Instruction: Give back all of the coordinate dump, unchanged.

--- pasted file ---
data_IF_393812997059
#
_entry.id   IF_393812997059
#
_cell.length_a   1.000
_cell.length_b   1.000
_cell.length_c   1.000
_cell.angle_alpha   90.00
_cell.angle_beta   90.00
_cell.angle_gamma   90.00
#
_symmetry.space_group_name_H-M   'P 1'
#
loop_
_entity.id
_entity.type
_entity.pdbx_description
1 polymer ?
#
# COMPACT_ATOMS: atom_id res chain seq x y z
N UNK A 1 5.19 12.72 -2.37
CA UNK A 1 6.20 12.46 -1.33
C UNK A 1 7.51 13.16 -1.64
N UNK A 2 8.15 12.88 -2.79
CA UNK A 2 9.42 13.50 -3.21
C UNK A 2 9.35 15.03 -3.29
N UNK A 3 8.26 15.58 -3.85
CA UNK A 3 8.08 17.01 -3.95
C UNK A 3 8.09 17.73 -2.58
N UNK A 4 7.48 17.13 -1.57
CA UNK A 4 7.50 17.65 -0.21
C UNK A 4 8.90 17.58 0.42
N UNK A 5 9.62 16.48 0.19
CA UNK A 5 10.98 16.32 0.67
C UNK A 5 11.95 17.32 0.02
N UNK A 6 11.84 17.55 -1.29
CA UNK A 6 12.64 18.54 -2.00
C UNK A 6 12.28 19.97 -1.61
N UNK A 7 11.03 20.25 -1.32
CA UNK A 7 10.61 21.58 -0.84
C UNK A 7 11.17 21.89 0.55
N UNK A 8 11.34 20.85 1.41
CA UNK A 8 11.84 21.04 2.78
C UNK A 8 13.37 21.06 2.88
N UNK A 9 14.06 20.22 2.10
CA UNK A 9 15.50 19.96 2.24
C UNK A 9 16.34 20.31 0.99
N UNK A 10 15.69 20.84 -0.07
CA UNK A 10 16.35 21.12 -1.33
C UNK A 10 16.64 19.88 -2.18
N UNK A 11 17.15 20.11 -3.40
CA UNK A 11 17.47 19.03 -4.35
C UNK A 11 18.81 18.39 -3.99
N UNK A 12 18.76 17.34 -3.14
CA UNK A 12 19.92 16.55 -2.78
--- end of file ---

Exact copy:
data_IF_393812997059
#
_entry.id   IF_393812997059
#
_cell.length_a   1.000
_cell.length_b   1.000
_cell.length_c   1.000
_cell.angle_alpha   90.00
_cell.angle_beta   90.00
_cell.angle_gamma   90.00
#
_symmetry.space_group_name_H-M   'P 1'
#
loop_
_entity.id
_entity.type
_entity.pdbx_description
1 polymer ?
#
# COMPACT_ATOMS: atom_id res chain seq x y z
N UNK A 1 5.19 12.72 -2.37
CA UNK A 1 6.20 12.46 -1.33
C UNK A 1 7.51 13.16 -1.64
N UNK A 2 8.15 12.88 -2.79
CA UNK A 2 9.42 13.50 -3.21
C UNK A 2 9.35 15.03 -3.29
N UNK A 3 8.26 15.58 -3.85
CA UNK A 3 8.08 17.01 -3.95
C UNK A 3 8.09 17.73 -2.58
N UNK A 4 7.48 17.13 -1.57
CA UNK A 4 7.50 17.65 -0.21
C UNK A 4 8.90 17.58 0.42
N UNK A 5 9.62 16.48 0.19
CA UNK A 5 10.98 16.32 0.67
C UNK A 5 11.95 17.32 0.02
N UNK A 6 11.84 17.55 -1.29
CA UNK A 6 12.64 18.54 -2.00
C UNK A 6 12.28 19.97 -1.61
N UNK A 7 11.03 20.25 -1.32
CA UNK A 7 10.61 21.58 -0.84
C UNK A 7 11.17 21.89 0.55
N UNK A 8 11.34 20.85 1.41
CA UNK A 8 11.84 21.04 2.78
C UNK A 8 13.37 21.06 2.88
N UNK A 9 14.06 20.22 2.10
CA UNK A 9 15.50 19.96 2.24
C UNK A 9 16.34 20.31 0.99
N UNK A 10 15.69 20.84 -0.07
CA UNK A 10 16.35 21.12 -1.33
C UNK A 10 16.64 19.88 -2.18
N UNK A 11 17.15 20.11 -3.40
CA UNK A 11 17.47 19.03 -4.35
C UNK A 11 18.81 18.39 -3.99
N UNK A 12 18.76 17.34 -3.14
CA UNK A 12 19.92 16.55 -2.78